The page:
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50 Litų 1928, Lithuania

in Krause book Number: 24a
Years of issue: 31.03.1928
Signatures: V. Jurgutis, J. Paknys, Julius Kaupas, Z. Starkus, P. Grajauskas
Serie: 1927 - 1930 Issue
Specimen of: 1928
Material: Cotton fiber
Size (mm): 145 x 80
Printer: Bradbury, Wilkinson & Company Limited, New Malden

* All pictures marked magnify are increased partially by magnifying glass, the remaining open in full size by clicking on the image.

** The word "Specimen" is present only on some of electronic pictures, in accordance with banknote images publication rules of appropriate banks.

50 Litų 1928



Gedeminne watermark

The engraving of watermark portrait is made after the image by Alexander Guagnini (1538-1614) from Sarmatiae Europeae descriptio, published in 1578.

Gediminas (c. 1275 – December 1341) was Grand Duke of Lithuania from 1315 or 1316 until his death. He is credited with founding this political entity and expanding its territory which, at the time of his death, spanned the area ranging from the Baltic Sea to the Black Sea. Also seen as one of the most significant individuals in early Lithuanian history, he was responsible for both building Vilnius, the capital of Lithuania, and establishing a dynasty that later came to rule other European countries such as Poland, Hungary and Bohemia.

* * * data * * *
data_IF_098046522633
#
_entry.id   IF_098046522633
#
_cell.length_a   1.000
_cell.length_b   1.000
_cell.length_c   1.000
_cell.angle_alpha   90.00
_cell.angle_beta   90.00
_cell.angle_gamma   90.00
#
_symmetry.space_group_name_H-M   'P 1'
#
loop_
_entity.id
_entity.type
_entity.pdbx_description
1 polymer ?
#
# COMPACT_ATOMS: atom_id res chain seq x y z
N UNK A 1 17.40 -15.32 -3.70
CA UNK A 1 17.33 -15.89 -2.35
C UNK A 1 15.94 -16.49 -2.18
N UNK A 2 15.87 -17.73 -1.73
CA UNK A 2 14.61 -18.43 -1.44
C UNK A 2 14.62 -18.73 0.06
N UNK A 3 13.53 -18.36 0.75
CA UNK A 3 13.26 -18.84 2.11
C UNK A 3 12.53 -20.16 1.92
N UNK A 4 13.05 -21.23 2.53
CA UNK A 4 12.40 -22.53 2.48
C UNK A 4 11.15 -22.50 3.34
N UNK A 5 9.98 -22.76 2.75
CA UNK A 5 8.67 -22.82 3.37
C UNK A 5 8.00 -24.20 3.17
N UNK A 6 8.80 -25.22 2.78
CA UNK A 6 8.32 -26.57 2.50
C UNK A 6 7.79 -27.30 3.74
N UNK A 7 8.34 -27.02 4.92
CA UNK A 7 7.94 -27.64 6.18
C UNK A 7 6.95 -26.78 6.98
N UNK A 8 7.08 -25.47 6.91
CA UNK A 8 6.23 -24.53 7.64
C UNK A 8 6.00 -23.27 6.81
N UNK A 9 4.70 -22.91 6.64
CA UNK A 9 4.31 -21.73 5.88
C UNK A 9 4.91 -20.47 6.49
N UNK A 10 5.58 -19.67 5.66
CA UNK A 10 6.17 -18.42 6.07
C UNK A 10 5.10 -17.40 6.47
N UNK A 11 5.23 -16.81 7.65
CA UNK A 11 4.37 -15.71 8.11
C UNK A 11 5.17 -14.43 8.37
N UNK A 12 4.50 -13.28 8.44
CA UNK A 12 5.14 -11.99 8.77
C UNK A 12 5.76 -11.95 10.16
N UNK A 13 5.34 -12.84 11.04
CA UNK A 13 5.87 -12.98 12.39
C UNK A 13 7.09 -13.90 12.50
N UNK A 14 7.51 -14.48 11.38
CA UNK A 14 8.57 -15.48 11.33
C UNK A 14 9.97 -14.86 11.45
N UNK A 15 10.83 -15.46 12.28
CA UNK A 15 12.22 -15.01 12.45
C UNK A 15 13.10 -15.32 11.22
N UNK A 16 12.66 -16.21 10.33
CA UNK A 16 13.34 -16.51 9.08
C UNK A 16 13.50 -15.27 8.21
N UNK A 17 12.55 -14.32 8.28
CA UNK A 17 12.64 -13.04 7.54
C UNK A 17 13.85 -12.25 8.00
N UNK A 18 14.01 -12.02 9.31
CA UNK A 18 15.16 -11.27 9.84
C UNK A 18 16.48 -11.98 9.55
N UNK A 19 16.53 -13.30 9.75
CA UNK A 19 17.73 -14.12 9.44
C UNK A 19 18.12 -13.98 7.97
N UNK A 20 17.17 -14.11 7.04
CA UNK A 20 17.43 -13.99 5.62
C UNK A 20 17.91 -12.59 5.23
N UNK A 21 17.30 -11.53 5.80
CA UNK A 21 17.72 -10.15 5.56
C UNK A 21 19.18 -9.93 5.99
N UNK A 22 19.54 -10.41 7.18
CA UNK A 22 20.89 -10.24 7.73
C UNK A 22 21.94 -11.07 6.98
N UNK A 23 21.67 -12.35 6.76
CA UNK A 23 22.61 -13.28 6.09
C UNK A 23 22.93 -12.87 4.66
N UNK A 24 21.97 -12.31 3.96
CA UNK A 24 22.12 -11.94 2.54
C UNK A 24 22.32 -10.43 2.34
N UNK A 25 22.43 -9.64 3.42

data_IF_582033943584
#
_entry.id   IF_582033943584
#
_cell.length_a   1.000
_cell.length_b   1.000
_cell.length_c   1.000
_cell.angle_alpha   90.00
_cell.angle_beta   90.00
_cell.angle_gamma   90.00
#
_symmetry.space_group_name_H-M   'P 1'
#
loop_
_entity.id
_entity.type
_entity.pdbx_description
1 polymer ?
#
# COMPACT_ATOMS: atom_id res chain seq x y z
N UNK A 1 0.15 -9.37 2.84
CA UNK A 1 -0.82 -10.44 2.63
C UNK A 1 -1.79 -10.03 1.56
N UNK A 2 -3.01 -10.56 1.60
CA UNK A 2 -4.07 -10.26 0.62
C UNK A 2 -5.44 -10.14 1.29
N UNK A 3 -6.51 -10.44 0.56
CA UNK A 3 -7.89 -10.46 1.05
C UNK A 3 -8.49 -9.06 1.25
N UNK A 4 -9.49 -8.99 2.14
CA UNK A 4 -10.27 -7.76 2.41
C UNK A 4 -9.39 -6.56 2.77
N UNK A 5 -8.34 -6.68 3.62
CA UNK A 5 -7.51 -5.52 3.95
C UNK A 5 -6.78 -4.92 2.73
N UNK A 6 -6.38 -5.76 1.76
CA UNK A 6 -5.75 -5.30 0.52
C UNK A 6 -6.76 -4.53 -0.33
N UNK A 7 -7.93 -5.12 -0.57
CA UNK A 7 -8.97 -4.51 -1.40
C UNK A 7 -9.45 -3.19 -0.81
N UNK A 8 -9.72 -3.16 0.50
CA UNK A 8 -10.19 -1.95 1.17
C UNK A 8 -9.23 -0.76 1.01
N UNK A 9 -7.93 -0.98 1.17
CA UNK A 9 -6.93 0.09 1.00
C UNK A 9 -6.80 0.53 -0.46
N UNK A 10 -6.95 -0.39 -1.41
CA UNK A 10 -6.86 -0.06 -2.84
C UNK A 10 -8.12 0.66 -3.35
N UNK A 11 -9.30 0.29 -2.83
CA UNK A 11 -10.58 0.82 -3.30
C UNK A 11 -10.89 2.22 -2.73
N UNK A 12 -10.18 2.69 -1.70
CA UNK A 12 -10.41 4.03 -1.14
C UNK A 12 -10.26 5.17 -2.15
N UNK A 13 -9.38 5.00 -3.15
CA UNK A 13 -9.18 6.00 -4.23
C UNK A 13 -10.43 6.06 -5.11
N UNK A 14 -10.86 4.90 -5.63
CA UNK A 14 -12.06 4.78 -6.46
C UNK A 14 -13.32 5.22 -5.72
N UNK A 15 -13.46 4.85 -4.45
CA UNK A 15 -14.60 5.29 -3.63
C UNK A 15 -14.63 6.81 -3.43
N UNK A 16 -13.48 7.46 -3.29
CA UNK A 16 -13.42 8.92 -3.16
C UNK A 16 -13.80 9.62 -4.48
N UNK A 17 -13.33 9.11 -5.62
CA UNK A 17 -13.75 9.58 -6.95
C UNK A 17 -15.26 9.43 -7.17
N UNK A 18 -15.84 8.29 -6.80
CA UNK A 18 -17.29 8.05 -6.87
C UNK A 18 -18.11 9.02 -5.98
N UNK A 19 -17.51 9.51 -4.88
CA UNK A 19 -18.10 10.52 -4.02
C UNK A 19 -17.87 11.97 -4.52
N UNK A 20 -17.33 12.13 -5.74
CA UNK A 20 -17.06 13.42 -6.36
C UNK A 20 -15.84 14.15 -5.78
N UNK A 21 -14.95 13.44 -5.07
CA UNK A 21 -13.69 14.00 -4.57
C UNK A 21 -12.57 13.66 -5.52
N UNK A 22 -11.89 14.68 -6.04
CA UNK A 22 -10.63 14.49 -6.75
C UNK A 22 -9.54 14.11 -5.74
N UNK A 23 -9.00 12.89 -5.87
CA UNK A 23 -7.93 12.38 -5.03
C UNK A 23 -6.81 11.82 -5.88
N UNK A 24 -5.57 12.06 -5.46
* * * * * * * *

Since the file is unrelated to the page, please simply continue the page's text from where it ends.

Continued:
As part of his legacy, he gained a reputation for being a champion of paganism, who successfully diverted attempts to Christianize his country by skillful negotiations with the Pope and other Christian rulers.